Sorry for the delay' date=' but my power just came back on after being hit by hurricane Francis.[/quote']15 pages in... I have no idea what this thread is about anymore, but I always wonder how people can willingly live in places that have regular disasters.

 

There are things I would change about the Hero system, but I'm not sure how I would change them.

 

Putting in something like MnM's Hero Points as the way to 'push' might address some key issues I have. From there, I'd want ways to speed up play without losing the flavor. At least at Heroic level. For super heroic I've just settled on it not being my cup of tea (as I feel supers is a genre that needs loose definition and not strict).

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Re: Polishing The HERO System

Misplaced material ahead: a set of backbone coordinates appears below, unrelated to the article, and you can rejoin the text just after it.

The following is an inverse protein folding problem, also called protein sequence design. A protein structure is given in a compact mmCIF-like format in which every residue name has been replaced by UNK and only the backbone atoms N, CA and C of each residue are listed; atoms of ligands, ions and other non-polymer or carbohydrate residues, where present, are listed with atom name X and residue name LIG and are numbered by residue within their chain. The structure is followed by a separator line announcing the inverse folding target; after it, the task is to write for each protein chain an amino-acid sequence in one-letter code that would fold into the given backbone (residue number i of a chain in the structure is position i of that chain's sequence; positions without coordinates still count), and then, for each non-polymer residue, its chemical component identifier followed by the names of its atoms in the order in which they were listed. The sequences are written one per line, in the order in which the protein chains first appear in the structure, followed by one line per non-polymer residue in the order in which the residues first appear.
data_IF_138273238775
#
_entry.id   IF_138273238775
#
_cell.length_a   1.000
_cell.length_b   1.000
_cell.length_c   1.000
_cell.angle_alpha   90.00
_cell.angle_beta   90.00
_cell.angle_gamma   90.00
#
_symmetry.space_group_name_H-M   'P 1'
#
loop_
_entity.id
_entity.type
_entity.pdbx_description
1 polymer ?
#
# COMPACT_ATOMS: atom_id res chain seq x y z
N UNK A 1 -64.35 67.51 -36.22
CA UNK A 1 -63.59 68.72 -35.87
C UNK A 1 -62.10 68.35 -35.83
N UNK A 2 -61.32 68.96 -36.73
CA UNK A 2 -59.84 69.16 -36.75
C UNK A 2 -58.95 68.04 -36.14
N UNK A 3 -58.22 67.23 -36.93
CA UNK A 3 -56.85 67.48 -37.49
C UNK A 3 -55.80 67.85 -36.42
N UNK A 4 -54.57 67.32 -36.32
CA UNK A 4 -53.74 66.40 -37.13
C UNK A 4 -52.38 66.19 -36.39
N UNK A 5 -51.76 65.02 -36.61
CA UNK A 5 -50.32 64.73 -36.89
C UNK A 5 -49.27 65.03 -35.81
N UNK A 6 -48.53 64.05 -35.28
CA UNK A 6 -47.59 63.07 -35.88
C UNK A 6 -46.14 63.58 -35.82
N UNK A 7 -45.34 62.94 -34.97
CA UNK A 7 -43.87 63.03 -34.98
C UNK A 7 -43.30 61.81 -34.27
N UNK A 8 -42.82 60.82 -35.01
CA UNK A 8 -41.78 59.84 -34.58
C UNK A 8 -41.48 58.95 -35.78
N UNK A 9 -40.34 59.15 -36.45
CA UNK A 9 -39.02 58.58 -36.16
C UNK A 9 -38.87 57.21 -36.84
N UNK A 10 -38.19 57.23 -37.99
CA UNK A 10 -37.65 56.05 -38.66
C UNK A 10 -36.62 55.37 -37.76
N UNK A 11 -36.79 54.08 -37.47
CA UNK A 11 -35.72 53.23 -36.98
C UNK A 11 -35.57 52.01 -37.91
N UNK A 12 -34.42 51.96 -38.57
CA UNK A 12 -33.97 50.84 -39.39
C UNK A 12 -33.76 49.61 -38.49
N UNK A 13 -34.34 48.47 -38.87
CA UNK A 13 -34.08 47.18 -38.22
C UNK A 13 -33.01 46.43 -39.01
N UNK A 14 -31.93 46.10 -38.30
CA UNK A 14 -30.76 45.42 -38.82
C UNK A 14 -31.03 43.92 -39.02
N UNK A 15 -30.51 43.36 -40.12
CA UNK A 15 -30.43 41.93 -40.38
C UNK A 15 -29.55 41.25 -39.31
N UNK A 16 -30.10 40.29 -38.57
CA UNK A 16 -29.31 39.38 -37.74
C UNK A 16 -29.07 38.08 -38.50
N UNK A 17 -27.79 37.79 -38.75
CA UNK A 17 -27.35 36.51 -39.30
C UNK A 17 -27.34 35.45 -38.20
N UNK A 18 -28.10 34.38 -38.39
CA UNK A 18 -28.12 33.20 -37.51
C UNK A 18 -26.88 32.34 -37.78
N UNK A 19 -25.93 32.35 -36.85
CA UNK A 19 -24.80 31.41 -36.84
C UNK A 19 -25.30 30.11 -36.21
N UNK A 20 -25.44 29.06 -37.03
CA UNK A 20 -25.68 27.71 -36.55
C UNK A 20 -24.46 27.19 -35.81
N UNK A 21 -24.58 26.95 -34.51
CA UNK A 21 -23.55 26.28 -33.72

15 pages in... I have no idea what this thread is about anymore, but I always wonder how people can willingly live in places that have regular disasters.

Having Hurricanes makes life interesting (I should know, I've just done with 2, and a 3rd is on its way :) ).

 

I know that it may seem like we've gotten a little bit off topic, but we are really just talking about smoothing out Hero's exponential curve a little bit. This type of change would make a bigger point spread in areas where characters have stats which are currently rated as being very close. Human average and Human Char Max, for example, are currently fairly close together. Note: "close" in this case is just a matter of perspective.

 

Doubling every 10 or even 15 points would make an Olympic type character seem much more impressive relative to a normal person (which might be welcome in many types of games). The problem is that this change would create a much bigger separation between different types of Super-biengs, and would make it much harder to run a game where Superman and Batman fight on the same battlefield.